I went to the Dodgers baseball game tonight and saw something extremely rare in baseball: a bunt double. Speedy Dodger centerfielder Juan Pierre tried to dribble a bunt down the third baseline for a single, but popped it up over the head of charging Braves third baseman Chipper Jones. The mishit bunt landed a little past third base and trickled off into foul ground.
Here's a YouTube of Pierre getting a bunt double in an earlier season, although in the video he appears to be intentionally bunting the ball hard into left field. What I saw was a pure bunt executed poorly, but
By the way, young Dodger catcher Russell Martin, who will start the All-Star Game a week from now, looked great with four hits and non-stop hustle on the basepaths.
That reminds me of a baseball statistic that doesn't exist, but should. Hitters' statistics are biased by the home ballpark they play half of their games in, so honors like Most Valuable Player and the All-Star Game often go to guys who just happened to be at the race place at the right time to drive in 130 runs. Everybody knows that Colorado Rockies hitters aren't as good as their eye-popping statistics suggest because of the mile-high elevation means fly balls travel farther and faster due to less wind drag, but it's hard to keep track of how the other 29 parks bias statistics. This is especially true because park factor can change from year to year. For example, Wrigley Field in
Even statistically adjusting batters' performance for park factor (runs scored at home / runs scored away) has its problems because it's not all that stable: e.g., Dodger Stadium jumped from 25th best hitter's park to 10th best from 2005 to 2006. Was this due to some objective change in hitting conditions in Dodger Stadium or just because of luck (e.g., pitchers having worse outings at Dodger Stadium than in away games)?
On the other hand, dedicated fans can typically tell you with a lot of accuracy who is the most valuable player on their own team, not from statistics, but from the number of times he was the best or almost the best player in the game. For example, Russell Martin was clearly the best player on the field last night. If I attended, watched or listened to Vin Scully (now in his 58th year announcing Dodger games!) every night, I'd have pretty accurate impressions of who the best player on the Dodgers was, and by how big a margin.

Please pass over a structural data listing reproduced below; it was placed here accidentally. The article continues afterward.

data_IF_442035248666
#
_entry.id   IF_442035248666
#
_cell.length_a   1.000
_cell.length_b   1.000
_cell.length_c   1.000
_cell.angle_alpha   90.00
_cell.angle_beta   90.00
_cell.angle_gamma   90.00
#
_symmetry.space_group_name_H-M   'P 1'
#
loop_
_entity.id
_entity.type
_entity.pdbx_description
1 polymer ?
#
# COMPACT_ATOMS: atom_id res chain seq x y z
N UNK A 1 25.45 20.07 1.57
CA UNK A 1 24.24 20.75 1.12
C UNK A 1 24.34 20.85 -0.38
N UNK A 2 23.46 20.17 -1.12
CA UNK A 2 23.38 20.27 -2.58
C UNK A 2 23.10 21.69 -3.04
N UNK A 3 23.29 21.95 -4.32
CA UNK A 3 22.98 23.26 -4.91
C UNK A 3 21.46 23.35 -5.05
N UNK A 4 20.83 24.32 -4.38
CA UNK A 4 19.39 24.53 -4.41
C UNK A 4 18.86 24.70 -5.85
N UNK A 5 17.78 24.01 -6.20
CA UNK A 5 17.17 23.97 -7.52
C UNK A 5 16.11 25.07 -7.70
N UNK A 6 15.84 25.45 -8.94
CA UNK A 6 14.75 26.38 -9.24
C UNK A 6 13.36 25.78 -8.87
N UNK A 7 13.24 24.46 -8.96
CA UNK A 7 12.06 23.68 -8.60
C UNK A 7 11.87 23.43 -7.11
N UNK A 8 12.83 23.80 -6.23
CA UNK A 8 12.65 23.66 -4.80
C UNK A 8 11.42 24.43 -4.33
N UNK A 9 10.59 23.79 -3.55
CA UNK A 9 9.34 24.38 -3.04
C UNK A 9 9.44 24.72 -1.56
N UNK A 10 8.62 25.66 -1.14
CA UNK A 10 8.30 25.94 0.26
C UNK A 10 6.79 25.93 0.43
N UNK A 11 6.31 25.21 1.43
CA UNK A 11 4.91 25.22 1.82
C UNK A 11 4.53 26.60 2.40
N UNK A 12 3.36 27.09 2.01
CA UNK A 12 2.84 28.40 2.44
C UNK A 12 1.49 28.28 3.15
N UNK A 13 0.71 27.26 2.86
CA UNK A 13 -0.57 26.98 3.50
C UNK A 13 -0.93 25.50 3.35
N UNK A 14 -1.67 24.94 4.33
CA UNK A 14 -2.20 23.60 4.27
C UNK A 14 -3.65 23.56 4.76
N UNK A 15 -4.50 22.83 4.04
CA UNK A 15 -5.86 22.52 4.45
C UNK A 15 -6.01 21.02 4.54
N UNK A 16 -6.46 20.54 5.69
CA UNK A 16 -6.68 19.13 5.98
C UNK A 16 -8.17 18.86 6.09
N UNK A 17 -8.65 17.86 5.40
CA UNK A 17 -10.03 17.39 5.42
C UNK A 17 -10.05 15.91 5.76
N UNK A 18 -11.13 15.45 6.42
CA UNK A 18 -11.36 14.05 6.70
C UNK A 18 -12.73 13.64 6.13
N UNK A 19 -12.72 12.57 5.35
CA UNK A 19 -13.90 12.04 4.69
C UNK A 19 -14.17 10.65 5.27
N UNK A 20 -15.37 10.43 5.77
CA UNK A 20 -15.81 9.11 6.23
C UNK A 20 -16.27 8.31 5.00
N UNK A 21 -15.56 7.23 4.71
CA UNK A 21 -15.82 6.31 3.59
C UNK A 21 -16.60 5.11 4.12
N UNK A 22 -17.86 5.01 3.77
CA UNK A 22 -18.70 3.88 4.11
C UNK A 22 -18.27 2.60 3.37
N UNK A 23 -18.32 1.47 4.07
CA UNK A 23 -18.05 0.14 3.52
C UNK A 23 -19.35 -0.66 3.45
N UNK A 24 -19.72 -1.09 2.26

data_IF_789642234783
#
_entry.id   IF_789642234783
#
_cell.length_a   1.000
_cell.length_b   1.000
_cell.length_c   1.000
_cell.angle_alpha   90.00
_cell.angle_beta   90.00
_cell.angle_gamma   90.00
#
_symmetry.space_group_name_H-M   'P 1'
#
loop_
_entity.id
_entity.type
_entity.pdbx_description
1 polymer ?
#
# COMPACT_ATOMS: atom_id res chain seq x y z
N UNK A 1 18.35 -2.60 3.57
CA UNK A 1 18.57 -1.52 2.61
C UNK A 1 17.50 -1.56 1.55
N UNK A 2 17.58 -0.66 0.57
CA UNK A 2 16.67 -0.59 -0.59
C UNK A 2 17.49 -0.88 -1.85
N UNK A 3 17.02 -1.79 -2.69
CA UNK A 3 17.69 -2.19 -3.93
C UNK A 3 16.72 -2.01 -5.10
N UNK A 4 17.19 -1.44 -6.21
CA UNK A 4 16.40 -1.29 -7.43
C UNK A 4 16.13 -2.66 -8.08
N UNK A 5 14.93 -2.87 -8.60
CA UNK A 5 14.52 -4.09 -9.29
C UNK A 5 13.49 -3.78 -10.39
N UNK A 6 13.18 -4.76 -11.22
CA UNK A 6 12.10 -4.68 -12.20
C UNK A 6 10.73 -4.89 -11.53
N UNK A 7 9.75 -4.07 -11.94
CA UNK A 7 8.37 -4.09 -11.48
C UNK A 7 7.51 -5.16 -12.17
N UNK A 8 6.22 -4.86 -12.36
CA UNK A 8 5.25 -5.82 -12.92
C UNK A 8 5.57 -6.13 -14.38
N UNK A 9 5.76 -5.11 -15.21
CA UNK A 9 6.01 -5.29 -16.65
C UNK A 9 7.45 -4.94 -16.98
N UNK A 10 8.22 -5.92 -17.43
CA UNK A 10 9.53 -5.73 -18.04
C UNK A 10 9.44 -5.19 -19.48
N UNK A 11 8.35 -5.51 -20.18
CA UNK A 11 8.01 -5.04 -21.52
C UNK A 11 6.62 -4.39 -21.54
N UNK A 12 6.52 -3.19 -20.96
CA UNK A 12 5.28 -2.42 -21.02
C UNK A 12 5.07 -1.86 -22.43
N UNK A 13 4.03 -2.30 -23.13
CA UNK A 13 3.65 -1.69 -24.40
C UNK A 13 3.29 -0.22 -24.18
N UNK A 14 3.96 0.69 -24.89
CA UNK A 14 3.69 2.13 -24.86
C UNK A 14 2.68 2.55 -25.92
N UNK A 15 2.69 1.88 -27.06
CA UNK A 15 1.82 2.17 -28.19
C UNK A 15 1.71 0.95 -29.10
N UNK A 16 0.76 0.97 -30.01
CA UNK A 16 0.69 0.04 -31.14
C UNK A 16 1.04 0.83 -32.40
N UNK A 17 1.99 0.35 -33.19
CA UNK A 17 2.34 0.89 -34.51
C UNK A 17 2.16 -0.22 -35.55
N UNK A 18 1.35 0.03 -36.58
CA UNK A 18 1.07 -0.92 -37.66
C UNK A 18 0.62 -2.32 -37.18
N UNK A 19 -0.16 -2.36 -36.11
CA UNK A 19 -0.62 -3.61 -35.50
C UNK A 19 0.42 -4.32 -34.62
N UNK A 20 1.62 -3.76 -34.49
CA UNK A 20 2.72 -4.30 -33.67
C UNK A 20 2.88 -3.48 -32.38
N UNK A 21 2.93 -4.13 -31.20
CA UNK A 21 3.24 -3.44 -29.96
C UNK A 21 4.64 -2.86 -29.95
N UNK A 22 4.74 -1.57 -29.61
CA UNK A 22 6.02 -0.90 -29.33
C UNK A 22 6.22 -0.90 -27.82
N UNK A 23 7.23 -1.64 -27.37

This approach is independent of park factors. For example, back when the Houston Astros played in the old Astrodome, one of the worst hitters parks in history, they came up with a long string of terrific players like Jimmy Wynn, Rusty Staub, Cesar Cedeno, Bob Watson, and Jose Cruz. But only Joe Morgan made the Hall of Fame ... because he got traded to
This kind of relative game analysis could be institutionalized. Right after the end of hockey games, the announcer traditionally proclaims the top three players in the night's games. I presume a few sportswriters make up the list. This could become an entertaining tradition in baseball as well. You'd then sum the game rankings over the entire season. (It would be best to rank all the players in the game, to prevent low-average sluggers from getting an unfair boost by just including games when they were in the top 3 and leaving out games when they didn't do anything.)
Or, you could do calculate the best players in each game statistically, giving a point for every total base and on-base, as in the OPS average.
Still, a subjective ranking for each game could be useful. For example, I followed the Dodgers closely in the 1971 pennant race, and it was clear that 38-year-old shortstop Maury Wills was their most valuable player, even though his statistics were merely average (.281-3-44 and 15 stolen bases). Night after night down the stretch he made the big plays that made him among the best players in many crucial games. That year he was well-recognized for his contributions, finishing 6th in the league in the MVP voting, but he was lucky because he was a famous old player with the spotlight of a pennant race on him, so the national media heard about his contributions. Less well known players could benefit from some kind of game-by-game ranking system.
It's a little bit like how you rate movie character actors. Paul Giamatti, Philip Seymour Hoffman, Frances McDormand, and Gary Oldman don't often get the big role that every star in Hollywood wants, or the best screenplays or best directors, but in whatever movie they are in, they more than hold their own relative to the other actors. For example, in 2005, Catherine Keener out-acted Sean Penn in The Interpreter, and held her own with Daniel Day-Lewis in the Ballad of Jack and Rose, Hoffman in Capote, and Steve Carrell in The 40-Year-Old Virgin. That's a pretty good year.